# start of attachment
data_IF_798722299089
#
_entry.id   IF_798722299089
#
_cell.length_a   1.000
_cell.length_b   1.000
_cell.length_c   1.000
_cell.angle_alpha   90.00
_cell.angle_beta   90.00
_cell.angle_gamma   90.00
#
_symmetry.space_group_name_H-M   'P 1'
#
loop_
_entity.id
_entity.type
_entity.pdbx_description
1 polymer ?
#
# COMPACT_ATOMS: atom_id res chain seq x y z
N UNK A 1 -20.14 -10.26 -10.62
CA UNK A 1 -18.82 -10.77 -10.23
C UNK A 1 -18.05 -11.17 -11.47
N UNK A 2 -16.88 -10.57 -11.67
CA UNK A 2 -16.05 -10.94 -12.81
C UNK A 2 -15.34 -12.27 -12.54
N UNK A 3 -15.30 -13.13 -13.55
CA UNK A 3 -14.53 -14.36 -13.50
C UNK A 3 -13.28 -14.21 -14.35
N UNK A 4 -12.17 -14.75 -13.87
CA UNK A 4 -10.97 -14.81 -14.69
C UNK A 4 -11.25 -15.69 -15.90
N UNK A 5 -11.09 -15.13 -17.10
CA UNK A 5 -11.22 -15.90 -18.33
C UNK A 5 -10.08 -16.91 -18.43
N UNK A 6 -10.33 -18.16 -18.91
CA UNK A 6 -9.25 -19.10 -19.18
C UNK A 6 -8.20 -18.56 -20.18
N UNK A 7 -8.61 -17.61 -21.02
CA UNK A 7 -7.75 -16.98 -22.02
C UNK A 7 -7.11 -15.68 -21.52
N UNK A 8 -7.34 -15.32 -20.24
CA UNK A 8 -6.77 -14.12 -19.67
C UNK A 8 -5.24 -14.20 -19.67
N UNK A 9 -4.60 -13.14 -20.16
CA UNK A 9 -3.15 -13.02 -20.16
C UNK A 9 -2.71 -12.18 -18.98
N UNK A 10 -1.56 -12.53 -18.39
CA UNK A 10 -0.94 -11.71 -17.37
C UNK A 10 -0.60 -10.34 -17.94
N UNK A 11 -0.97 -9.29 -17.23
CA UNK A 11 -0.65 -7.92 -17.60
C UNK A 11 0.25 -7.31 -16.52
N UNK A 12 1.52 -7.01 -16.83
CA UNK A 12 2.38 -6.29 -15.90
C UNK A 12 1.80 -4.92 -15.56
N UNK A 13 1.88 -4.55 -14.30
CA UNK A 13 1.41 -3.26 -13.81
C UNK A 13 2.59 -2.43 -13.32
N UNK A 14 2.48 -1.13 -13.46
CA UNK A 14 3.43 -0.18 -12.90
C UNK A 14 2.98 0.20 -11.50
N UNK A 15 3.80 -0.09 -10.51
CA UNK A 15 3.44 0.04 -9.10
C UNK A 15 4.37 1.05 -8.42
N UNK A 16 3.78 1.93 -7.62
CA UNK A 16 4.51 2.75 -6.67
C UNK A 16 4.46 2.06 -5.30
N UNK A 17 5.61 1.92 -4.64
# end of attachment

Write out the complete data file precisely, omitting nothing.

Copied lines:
data_IF_798722299089
#
_entry.id   IF_798722299089
#
_cell.length_a   1.000
_cell.length_b   1.000
_cell.length_c   1.000
_cell.angle_alpha   90.00
_cell.angle_beta   90.00
_cell.angle_gamma   90.00
#
_symmetry.space_group_name_H-M   'P 1'
#
loop_
_entity.id
_entity.type
_entity.pdbx_description
1 polymer ?
#
# COMPACT_ATOMS: atom_id res chain seq x y z
N UNK A 1 -20.14 -10.26 -10.62
CA UNK A 1 -18.82 -10.77 -10.23
C UNK A 1 -18.05 -11.17 -11.47
N UNK A 2 -16.88 -10.57 -11.67
CA UNK A 2 -16.05 -10.94 -12.81
C UNK A 2 -15.34 -12.27 -12.54
N UNK A 3 -15.30 -13.13 -13.55
CA UNK A 3 -14.53 -14.36 -13.50
C UNK A 3 -13.28 -14.21 -14.35
N UNK A 4 -12.17 -14.75 -13.87
CA UNK A 4 -10.97 -14.81 -14.69
C UNK A 4 -11.25 -15.69 -15.90
N UNK A 5 -11.09 -15.13 -17.10
CA UNK A 5 -11.22 -15.90 -18.33
C UNK A 5 -10.08 -16.91 -18.43
N UNK A 6 -10.33 -18.16 -18.91
CA UNK A 6 -9.25 -19.10 -19.18
C UNK A 6 -8.20 -18.56 -20.18
N UNK A 7 -8.61 -17.61 -21.02
CA UNK A 7 -7.75 -16.98 -22.02
C UNK A 7 -7.11 -15.68 -21.52
N UNK A 8 -7.34 -15.32 -20.24
CA UNK A 8 -6.77 -14.12 -19.67
C UNK A 8 -5.24 -14.20 -19.67
N UNK A 9 -4.60 -13.14 -20.16
CA UNK A 9 -3.15 -13.02 -20.16
C UNK A 9 -2.71 -12.18 -18.98
N UNK A 10 -1.56 -12.53 -18.39
CA UNK A 10 -0.94 -11.71 -17.37
C UNK A 10 -0.60 -10.34 -17.94
N UNK A 11 -0.97 -9.29 -17.23
CA UNK A 11 -0.65 -7.92 -17.60
C UNK A 11 0.25 -7.31 -16.52
N UNK A 12 1.52 -7.01 -16.83
CA UNK A 12 2.38 -6.29 -15.90
C UNK A 12 1.80 -4.92 -15.56
N UNK A 13 1.88 -4.55 -14.30
CA UNK A 13 1.41 -3.26 -13.81
C UNK A 13 2.59 -2.43 -13.32
N UNK A 14 2.48 -1.13 -13.46
CA UNK A 14 3.43 -0.18 -12.90
C UNK A 14 2.98 0.20 -11.50
N UNK A 15 3.80 -0.09 -10.51
CA UNK A 15 3.44 0.04 -9.10
C UNK A 15 4.37 1.05 -8.42
N UNK A 16 3.78 1.93 -7.62
CA UNK A 16 4.51 2.75 -6.67
C UNK A 16 4.46 2.06 -5.30
N UNK A 17 5.61 1.92 -4.64